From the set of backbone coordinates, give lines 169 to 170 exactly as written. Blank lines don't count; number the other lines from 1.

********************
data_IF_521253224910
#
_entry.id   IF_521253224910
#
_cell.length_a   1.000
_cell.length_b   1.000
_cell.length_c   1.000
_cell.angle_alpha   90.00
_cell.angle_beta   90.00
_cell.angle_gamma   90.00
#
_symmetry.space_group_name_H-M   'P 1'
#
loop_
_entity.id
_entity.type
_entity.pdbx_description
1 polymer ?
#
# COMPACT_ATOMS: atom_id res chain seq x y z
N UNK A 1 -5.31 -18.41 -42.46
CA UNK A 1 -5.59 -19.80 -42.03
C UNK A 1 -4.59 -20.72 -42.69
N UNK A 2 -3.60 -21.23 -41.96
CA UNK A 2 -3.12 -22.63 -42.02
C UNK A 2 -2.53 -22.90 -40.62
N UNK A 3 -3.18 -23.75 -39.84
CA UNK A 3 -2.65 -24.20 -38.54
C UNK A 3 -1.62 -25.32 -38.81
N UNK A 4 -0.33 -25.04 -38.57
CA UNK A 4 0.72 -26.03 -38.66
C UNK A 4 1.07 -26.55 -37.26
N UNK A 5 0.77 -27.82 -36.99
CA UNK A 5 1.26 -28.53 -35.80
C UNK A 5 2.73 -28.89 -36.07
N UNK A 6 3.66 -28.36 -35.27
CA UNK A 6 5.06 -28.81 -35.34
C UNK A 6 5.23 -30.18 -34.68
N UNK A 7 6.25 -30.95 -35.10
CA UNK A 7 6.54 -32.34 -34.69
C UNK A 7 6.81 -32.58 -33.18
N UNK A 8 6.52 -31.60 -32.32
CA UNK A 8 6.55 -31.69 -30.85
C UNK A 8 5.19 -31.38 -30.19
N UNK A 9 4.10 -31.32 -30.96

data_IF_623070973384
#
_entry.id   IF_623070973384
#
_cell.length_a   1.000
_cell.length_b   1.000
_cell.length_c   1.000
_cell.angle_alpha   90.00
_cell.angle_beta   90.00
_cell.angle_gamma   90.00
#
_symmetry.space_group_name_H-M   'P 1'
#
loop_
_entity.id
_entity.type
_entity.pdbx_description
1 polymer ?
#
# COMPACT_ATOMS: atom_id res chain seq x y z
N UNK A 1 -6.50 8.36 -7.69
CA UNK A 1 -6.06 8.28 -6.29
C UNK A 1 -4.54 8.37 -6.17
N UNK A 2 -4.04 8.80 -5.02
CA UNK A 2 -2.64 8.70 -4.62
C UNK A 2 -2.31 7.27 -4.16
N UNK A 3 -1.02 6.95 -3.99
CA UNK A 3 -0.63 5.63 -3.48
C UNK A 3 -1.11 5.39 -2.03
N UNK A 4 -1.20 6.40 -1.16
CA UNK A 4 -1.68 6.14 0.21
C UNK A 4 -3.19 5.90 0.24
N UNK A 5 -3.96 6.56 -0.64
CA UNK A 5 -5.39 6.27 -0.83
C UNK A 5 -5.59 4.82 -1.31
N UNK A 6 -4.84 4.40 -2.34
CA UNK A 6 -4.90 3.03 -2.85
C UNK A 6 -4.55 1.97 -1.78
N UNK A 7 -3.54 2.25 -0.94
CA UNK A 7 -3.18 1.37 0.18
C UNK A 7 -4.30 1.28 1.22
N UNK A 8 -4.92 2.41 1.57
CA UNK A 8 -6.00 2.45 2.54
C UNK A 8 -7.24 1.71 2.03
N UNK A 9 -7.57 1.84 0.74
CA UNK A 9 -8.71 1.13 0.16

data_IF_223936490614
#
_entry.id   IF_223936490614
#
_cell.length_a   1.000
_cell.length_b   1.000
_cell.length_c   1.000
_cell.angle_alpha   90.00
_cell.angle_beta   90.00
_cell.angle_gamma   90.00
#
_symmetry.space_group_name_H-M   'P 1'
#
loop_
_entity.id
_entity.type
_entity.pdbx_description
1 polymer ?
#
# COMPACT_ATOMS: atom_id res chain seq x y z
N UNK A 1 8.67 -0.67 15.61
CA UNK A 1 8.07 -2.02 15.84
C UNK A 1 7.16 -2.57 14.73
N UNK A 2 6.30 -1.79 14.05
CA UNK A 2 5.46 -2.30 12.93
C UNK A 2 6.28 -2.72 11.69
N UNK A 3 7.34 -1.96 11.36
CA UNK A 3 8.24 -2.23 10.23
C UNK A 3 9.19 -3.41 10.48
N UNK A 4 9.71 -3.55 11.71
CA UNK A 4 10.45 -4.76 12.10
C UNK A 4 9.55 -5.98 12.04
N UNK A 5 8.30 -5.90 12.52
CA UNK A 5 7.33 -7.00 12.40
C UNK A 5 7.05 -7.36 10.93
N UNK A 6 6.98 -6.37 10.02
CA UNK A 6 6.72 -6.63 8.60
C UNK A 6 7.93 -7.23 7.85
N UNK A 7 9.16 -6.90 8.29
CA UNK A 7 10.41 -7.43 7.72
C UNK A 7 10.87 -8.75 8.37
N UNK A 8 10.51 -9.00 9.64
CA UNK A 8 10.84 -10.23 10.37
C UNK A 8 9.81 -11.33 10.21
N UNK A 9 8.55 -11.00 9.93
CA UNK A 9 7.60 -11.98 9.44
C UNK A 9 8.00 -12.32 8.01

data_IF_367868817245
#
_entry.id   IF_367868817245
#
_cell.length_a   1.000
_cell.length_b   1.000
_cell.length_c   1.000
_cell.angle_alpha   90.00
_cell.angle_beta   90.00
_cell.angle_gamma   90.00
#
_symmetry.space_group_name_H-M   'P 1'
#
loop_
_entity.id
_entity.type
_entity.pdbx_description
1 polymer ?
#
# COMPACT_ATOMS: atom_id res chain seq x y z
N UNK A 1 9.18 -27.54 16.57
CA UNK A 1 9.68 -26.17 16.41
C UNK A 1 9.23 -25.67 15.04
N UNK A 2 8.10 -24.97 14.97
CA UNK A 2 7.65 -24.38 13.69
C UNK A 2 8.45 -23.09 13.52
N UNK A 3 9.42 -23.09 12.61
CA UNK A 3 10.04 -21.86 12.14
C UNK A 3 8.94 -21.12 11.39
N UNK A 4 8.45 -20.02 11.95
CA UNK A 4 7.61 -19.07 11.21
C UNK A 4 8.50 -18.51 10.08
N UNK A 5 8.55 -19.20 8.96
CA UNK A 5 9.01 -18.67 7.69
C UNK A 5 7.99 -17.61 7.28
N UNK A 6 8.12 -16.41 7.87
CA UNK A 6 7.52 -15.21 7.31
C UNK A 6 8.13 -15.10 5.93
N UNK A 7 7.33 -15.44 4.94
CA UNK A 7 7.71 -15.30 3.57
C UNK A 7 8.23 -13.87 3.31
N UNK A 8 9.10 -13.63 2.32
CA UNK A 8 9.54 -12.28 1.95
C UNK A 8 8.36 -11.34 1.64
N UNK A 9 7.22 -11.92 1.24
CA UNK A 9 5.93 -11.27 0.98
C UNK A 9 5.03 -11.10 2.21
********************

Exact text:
CA UNK A 4 7.61 -19.07 11.21
C UNK A 4 8.50 -18.51 10.08